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Welding: Creating connections and shaping metals


Welding: Basics and techniques

Welding is a manufacturing process in which materials are joined using heat, pressure or a combination of both. In welding, the materials are heated to melting at the junction to join the parts and create a strong connection to promote. Often, a filler material is added during welding to form a weld seam that creates a strong connection between the workpieces after cooling. In addition, shielding gases or a vacuum can be used to prevent oxidation or other impurities in the weld area. There are various welding techniques that depend on the material, application and desired strength of the connection can be selected. The most common welding processes include: MIG welding or MAG welding, TIG welding, shielded metal arc welding (SMAW), spot welding and laser welding. In addition to the various welding processes, the degree of automation depends on the application of welding and can range from manual production, the fully automated welding to the robotic welding.

Welding - advantages & procedures

Welding: Insights into methodology and benefits

Advantages of welding at Line Up

  • Fast processing Icon

    Fast processing

    The experts at Line Up work with the latest machines and welding processes. This allows your first sample to be produced in up to 14 days.

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    Customized surfaces

    Line Up offers a variety of surface treatments for metal parts that are manufactured according to precise design specifications.

  • Verschiedene Schweißverfahren Icon

    Verschiedene Schweißverfahren

    Line Up covers the most common welding processes and will be happy to advise you individually for your application.

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    Certifications and test reports

    Line Up can provide certifications, product tests and test reports.



MIG welding (metal inert gas welding)

MIG welding is a widely used welding method that is particularly characterized by high efficiency and good controllability. In MIG welding, a wire electrode that runs through a welding torch is continuously fed. In addition, MIG welding uses an inert gas such as argon or helium to protect the weld seam from atmospheric contamination and impurities. Since the gases do not react with the molten pool, a very clean weld seam can be achieved. MIG welding is particularly suitable for welding steel, stainless steel or aluminum and is often used in the manufacturing industry. The high welding speed and the ability to pull long weld seams without interruption make MIG welding a preferred choice for production environments.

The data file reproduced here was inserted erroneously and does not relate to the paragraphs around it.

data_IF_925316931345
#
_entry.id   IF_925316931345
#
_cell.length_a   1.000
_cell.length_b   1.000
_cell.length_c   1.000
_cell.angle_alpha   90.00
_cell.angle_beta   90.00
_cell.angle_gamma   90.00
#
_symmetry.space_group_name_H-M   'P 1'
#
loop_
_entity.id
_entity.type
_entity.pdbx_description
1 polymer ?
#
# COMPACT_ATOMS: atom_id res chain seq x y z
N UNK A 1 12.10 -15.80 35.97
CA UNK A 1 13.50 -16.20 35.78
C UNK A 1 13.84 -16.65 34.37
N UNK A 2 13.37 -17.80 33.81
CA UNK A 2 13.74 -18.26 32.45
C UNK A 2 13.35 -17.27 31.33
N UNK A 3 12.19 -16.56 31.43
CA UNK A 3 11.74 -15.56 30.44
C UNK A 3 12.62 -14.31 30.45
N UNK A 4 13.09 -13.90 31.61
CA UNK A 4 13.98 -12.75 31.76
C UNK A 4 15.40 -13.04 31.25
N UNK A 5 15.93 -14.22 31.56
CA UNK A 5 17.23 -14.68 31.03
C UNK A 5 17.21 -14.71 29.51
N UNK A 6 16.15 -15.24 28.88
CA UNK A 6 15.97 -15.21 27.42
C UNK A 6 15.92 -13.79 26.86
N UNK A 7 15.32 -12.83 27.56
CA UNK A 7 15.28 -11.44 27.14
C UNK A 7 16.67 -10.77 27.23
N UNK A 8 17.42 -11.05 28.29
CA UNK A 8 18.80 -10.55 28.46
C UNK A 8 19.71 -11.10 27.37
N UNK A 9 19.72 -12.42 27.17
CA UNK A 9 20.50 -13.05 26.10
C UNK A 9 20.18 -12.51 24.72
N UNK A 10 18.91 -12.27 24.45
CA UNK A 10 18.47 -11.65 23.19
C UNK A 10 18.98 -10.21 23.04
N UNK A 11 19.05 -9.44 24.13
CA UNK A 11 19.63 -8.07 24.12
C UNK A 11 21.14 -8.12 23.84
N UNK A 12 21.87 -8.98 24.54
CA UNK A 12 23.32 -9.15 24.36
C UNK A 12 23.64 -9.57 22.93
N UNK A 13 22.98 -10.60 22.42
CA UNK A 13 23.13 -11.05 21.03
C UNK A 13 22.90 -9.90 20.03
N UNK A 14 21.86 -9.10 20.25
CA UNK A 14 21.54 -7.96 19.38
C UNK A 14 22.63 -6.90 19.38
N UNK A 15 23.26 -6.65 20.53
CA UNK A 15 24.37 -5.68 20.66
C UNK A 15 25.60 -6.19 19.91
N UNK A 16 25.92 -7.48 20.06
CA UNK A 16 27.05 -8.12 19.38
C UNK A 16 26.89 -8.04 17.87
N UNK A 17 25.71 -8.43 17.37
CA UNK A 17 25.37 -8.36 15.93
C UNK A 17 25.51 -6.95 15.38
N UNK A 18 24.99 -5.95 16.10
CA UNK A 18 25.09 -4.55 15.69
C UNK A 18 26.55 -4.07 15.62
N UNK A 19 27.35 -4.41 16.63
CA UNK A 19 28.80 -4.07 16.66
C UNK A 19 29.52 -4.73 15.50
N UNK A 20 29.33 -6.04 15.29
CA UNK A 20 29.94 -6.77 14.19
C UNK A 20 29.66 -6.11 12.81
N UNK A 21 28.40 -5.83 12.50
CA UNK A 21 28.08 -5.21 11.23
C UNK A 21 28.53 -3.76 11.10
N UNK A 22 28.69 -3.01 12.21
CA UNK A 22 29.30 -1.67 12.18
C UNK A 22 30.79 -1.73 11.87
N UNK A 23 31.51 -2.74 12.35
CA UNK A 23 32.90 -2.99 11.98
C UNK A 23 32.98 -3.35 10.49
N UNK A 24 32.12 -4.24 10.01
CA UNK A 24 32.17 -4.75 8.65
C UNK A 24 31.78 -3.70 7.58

MAG welding (metal active gas welding)

MAG welding is similar in welding process to MIG welding, but uses an active gas such as carbon dioxide or mixed gases that react with the molten pool. This method is particularly suitable for welding unalloyed or low-alloy steel and provides a cost-effective solution for many welding applications. Due to its high versatility, MAG welding is a valued manufacturing process.


TIG welding (tungsten inert gas welding)

TIG welding is known for its high precision and the ability to weld thin materials and metals such as stainless steel, aluminum, titanium and copper alloys. To stabilize the arc and protect the weld seam, this welding process uses a non-melting tungsten electrode and inert gas. The inert gas is typically argon or helium. TIG welding requires a high level of skill and is often used for very demanding welding work where the aesthetics and quality of the weld seam are of greater importance.


Shielded metal arc welding (SMAW)

One of the oldest and most widely used welding methods is shielded metal arc welding, which is often referred to as shielded metal arc welding with coated electrodes. The great advantage of this method is its flexibility, as no external gas cylinder is required. The shielding gas envelope comes directly from the introduced electrode when it burns. This welding method is particularly suitable for repair work and assembly work outdoors, as the welding process is less susceptible to wind and weather.


Spot welding

Spot welding is a resistance welding process. The metal parts are clamped between two electrodes. When the current is switched on, a high heat is generated due to the electrical resistance at the contact points of the metal. This heat is so intense that the metal melts and joins at these points. After the metal has cooled, a solid weld joint, or a weld spot, is formed. Spot welding is a cost-effective solution due to its simplicity and efficiency and is particularly often used in series production, where many fast and reliable connections are required.


Laser welding

Laser welding uses the energy of a highly focused laser beam to melt the workpieces and create a connection. This welding process offers a precise and clean weld seam with minimal heat input. Laser welding is ideal for very fine welding work, electronic components and detailed constructions. This is why this welding process is often used in medical technology, microelectronics or welding thin sensitive materials.

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